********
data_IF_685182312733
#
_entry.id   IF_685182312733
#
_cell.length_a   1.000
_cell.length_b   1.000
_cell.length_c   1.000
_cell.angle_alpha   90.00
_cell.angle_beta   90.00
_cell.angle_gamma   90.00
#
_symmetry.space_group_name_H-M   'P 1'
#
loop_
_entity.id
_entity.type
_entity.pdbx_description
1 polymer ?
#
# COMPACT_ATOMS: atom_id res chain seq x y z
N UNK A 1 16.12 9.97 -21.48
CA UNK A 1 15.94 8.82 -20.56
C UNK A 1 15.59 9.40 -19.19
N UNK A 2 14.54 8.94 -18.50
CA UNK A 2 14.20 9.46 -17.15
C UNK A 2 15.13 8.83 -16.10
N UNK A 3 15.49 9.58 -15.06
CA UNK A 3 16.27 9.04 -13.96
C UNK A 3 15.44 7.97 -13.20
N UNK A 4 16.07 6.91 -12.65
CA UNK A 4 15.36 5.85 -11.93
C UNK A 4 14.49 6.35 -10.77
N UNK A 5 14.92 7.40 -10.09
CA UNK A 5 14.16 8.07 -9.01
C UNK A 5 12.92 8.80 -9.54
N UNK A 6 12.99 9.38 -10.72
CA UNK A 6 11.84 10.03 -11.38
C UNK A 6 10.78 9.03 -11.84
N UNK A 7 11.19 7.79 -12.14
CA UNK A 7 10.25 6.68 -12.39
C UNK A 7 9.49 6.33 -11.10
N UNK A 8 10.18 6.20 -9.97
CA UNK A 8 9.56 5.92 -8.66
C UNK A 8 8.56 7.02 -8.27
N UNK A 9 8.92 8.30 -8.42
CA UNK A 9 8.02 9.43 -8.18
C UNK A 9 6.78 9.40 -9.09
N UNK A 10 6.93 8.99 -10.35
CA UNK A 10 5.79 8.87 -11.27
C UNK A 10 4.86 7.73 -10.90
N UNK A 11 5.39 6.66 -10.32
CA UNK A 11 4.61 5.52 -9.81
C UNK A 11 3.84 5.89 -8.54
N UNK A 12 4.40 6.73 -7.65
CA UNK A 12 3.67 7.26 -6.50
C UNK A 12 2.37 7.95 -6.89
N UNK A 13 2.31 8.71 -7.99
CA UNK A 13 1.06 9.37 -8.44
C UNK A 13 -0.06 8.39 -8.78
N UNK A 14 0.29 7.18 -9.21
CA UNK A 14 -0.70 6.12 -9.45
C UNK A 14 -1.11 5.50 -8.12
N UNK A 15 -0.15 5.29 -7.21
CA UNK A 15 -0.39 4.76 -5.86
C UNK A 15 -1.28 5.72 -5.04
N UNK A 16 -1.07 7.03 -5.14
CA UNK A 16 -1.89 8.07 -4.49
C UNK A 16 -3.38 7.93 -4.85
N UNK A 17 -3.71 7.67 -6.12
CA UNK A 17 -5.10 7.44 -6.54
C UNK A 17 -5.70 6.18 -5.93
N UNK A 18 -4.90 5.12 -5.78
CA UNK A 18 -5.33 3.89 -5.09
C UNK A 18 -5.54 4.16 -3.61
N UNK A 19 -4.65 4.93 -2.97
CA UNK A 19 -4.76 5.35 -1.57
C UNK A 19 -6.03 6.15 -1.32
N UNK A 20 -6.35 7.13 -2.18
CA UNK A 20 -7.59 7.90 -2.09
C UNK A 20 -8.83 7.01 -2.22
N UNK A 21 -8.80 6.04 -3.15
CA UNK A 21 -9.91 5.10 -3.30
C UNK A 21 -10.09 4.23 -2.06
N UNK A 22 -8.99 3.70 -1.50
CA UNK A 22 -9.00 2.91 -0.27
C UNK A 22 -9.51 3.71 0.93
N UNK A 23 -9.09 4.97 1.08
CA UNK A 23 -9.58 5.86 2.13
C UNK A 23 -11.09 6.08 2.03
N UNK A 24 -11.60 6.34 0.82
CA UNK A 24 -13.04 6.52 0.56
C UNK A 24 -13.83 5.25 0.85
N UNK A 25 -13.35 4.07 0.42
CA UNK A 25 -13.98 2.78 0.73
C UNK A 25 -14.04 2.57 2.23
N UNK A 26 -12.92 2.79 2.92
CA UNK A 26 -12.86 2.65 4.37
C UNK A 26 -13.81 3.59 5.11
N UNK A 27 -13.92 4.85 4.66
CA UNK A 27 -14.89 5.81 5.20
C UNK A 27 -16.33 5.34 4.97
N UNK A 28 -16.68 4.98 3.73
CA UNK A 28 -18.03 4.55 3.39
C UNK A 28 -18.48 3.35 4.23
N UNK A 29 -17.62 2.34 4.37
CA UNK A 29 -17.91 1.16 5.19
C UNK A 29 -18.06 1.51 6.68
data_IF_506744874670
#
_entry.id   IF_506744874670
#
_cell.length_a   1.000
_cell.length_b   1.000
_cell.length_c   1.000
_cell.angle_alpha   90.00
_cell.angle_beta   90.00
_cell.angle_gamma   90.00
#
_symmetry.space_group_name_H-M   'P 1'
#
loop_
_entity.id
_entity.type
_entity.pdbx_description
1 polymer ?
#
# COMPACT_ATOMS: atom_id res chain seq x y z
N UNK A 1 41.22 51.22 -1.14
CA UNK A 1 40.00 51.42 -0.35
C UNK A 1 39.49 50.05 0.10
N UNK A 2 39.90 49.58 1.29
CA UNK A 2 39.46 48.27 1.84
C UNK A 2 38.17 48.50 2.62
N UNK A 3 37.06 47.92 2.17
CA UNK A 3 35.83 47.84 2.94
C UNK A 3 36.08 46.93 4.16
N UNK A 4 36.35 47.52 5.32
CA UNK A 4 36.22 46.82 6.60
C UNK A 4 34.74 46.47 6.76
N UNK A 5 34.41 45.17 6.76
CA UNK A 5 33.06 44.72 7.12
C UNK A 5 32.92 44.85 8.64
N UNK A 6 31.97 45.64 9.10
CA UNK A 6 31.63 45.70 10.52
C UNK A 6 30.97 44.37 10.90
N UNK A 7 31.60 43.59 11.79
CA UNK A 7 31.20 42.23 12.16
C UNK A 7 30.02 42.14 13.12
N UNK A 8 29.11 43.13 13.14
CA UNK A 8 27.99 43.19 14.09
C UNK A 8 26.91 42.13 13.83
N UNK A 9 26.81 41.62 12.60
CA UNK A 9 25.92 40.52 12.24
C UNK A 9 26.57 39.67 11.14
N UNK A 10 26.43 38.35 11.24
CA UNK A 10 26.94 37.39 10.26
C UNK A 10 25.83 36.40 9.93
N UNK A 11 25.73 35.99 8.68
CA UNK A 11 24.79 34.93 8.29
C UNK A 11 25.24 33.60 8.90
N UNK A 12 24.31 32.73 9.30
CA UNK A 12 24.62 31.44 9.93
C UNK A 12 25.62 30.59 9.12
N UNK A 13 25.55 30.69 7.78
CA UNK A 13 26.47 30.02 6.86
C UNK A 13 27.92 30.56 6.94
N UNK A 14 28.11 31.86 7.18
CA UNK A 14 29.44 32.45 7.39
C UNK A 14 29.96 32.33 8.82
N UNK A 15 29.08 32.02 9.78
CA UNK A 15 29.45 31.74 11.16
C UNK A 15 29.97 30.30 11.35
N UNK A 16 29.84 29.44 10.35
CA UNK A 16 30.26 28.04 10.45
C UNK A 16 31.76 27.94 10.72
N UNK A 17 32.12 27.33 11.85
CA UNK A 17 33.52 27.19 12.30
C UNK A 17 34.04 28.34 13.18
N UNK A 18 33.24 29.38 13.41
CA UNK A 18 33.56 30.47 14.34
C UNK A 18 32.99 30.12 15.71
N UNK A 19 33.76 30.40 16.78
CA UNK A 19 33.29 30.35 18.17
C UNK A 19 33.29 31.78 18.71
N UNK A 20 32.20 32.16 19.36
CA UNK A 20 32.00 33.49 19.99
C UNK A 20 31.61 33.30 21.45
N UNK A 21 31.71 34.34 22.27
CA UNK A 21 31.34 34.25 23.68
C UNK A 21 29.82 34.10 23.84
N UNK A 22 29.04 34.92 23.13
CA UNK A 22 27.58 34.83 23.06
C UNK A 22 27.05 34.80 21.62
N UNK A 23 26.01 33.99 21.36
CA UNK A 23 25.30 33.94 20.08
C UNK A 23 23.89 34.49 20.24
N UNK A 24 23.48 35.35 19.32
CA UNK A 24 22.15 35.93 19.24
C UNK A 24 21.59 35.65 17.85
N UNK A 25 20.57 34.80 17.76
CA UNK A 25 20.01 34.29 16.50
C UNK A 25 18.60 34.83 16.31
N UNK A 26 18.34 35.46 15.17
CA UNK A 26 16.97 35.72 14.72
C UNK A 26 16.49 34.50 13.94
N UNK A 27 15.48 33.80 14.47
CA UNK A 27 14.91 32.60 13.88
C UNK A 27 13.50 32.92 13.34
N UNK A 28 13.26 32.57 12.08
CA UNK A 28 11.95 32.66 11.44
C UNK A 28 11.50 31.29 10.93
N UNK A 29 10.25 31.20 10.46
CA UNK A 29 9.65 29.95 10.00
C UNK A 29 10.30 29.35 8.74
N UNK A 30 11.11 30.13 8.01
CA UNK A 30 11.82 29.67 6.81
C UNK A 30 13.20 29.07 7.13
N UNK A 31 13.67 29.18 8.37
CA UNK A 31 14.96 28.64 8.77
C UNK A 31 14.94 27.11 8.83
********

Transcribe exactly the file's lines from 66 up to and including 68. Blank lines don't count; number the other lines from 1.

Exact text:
N UNK A 16 -1.07 7.03 -5.14
CA UNK A 16 -1.89 8.07 -4.49
C UNK A 16 -3.38 7.93 -4.85